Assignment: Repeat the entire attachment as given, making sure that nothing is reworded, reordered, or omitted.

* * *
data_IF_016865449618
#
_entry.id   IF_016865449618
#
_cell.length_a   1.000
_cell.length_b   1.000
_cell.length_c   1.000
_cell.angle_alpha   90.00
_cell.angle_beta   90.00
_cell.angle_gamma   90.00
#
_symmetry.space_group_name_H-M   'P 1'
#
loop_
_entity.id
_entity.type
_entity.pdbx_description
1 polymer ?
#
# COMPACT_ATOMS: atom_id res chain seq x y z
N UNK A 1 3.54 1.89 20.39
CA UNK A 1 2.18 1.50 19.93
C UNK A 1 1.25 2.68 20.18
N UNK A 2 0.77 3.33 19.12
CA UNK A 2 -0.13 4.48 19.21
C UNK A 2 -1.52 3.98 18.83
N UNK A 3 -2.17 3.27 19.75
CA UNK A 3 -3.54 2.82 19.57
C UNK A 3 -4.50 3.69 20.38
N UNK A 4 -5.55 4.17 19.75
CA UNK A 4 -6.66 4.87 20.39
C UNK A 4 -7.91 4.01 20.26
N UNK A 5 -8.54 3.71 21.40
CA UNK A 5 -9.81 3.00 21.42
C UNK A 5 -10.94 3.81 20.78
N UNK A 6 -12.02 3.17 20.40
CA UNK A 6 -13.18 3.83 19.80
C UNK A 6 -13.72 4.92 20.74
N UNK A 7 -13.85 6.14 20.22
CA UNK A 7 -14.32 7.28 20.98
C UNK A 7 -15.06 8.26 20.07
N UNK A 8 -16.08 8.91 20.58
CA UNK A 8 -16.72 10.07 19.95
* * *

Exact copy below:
data_IF_016865449618
#
_entry.id   IF_016865449618
#
_cell.length_a   1.000
_cell.length_b   1.000
_cell.length_c   1.000
_cell.angle_alpha   90.00
_cell.angle_beta   90.00
_cell.angle_gamma   90.00
#
_symmetry.space_group_name_H-M   'P 1'
#
loop_
_entity.id
_entity.type
_entity.pdbx_description
1 polymer ?
#
# COMPACT_ATOMS: atom_id res chain seq x y z
N UNK A 1 3.54 1.89 20.39
CA UNK A 1 2.18 1.50 19.93
C UNK A 1 1.25 2.68 20.18
N UNK A 2 0.77 3.33 19.12
CA UNK A 2 -0.13 4.48 19.21
C UNK A 2 -1.52 3.98 18.83
N UNK A 3 -2.17 3.27 19.75
CA UNK A 3 -3.54 2.82 19.57
C UNK A 3 -4.50 3.69 20.38
N UNK A 4 -5.55 4.17 19.75
CA UNK A 4 -6.66 4.87 20.39
C UNK A 4 -7.91 4.01 20.26
N UNK A 5 -8.54 3.71 21.40
CA UNK A 5 -9.81 3.00 21.42
C UNK A 5 -10.94 3.81 20.78
N UNK A 6 -12.02 3.17 20.40
CA UNK A 6 -13.18 3.83 19.80
C UNK A 6 -13.72 4.92 20.74
N UNK A 7 -13.85 6.14 20.22
CA UNK A 7 -14.32 7.28 20.98
C UNK A 7 -15.06 8.26 20.07
N UNK A 8 -16.08 8.91 20.58
CA UNK A 8 -16.72 10.07 19.95